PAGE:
These clues are not foolproof, but looking for legs where the darkest areas are not truly black, and bodies that are shaded in a way that suggests the horse is really a bay, are good places to start.

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Appaloosa color shifting


One of the things that used to stump me, when I first began painting horses, was the base color on many of the Appaloosas. Often the horses had an odd pewter brown coloring that did not look quite like chestnut – not even liver chestnut – and was not really black. Many years later, I found myself owning just such a horse. The picture above is my mare, Sprinkles. In that particular picture, she is three years old. If you look closely, you can see that her lower legs are a bronze color. In bright sunlight, that is the best term for her coloring. In lower light, and when she is in her winter coat, she is closer to a dull pewter.

Her previous owners thought she was a grulla, probably because they mistook the split in her blanket for a dorsal stripe. I also wonder if they weren’t subconsciously seeing what seemed pretty clear to me, which was that the tones in her coat were all wrong for even the dullest red-pigmented horse. She looked like a diluted black horse of some kind.

And that is exactly what her tests from UC Davis showed her to be. She is genetically black (Eeaa) without any known dilution gene. Her coloring isn’t the result of sun-fading. Most blacks that sun-fade retain a certain amount of darker pigment on their lower legs. Her lower legs are the palest tones on her body. This photo was taken last summer, when she was eight years old. The lighter area at the top of her leg is appaloosa-related roaning. Although there are a few white spots on her legs (none visible in this shot), there are no roan hairs below her knees. The hair itself is lighter and somewhat iridescent.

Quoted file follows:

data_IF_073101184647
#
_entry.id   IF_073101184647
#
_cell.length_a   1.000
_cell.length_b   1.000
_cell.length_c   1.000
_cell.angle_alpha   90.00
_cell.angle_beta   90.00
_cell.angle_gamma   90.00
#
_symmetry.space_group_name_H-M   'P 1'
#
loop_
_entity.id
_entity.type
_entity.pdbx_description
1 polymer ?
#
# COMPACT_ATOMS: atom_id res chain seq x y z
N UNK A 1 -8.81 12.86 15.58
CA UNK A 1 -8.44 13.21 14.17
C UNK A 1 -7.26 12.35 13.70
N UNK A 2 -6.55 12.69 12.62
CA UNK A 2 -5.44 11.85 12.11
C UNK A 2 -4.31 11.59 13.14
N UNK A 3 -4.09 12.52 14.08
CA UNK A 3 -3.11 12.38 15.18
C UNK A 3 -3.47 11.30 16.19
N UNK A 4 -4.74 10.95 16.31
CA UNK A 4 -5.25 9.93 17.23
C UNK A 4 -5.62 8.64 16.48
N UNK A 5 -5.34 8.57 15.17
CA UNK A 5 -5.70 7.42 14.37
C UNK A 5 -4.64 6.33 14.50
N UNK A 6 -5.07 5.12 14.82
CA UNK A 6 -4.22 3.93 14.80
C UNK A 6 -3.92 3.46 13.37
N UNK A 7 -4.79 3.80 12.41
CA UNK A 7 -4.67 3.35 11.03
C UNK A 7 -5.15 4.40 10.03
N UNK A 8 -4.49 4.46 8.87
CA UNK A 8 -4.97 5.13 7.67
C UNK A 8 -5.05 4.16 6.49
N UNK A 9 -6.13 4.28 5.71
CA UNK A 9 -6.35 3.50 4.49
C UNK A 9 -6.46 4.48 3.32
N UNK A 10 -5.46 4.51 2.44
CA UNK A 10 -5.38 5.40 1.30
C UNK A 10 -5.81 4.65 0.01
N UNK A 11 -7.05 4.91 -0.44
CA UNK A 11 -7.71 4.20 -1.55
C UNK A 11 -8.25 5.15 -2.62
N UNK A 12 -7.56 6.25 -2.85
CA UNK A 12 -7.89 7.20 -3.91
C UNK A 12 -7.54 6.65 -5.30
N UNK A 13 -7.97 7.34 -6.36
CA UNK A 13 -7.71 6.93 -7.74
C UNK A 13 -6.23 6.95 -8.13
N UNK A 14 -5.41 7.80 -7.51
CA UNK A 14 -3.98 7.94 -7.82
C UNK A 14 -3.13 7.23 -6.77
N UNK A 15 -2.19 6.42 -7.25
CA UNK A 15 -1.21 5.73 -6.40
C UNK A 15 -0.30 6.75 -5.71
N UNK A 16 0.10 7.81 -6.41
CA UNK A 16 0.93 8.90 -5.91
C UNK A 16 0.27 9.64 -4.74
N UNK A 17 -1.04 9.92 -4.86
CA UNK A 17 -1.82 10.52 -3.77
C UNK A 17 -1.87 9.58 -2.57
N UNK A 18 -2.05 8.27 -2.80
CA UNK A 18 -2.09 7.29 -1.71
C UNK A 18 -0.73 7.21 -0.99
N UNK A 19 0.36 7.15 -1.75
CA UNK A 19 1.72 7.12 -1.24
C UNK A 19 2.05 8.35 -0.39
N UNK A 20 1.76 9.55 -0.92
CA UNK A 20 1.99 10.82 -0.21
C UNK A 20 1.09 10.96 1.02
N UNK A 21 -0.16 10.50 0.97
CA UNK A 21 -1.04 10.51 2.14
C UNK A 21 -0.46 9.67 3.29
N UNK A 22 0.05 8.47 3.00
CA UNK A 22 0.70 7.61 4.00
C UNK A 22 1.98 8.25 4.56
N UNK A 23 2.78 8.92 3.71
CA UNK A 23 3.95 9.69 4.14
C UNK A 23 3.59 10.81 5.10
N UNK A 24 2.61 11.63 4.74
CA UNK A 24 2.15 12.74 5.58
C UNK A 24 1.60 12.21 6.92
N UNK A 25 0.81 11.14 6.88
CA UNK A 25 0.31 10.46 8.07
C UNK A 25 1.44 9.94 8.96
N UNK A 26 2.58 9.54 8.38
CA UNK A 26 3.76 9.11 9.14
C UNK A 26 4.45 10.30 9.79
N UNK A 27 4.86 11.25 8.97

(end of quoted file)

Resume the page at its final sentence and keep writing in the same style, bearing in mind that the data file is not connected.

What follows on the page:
When I got her results back in 2008, I posted a series of comparison photos on my studio blog to show how the tones on lower legs differed. This is the sort of thing that artists need to be able to see in order to capture different colors in a believable way. It’s also something that artistically inclined people tend to do well, which is probably why many artists are good at guessing color when tests are not available.

I’ll give the same caveat about these photos that I did when I first posted them. Photographs are not the best way to really see these differences, even for people that are good at noticing them. All the ways we record and transmit images (film, printing, monitors) can distort color, and with something like this what we are dealing with are very subtle differences in tone. These images were taken with the same equipment in close proximity to one another, but still viewing these colors in real life – preferrably side-by-side – is the best way to see. Indeed, the tone in color is really best studied from life because the camera rarely captures what is so obvious in person. But this is as close as we can get over the internet!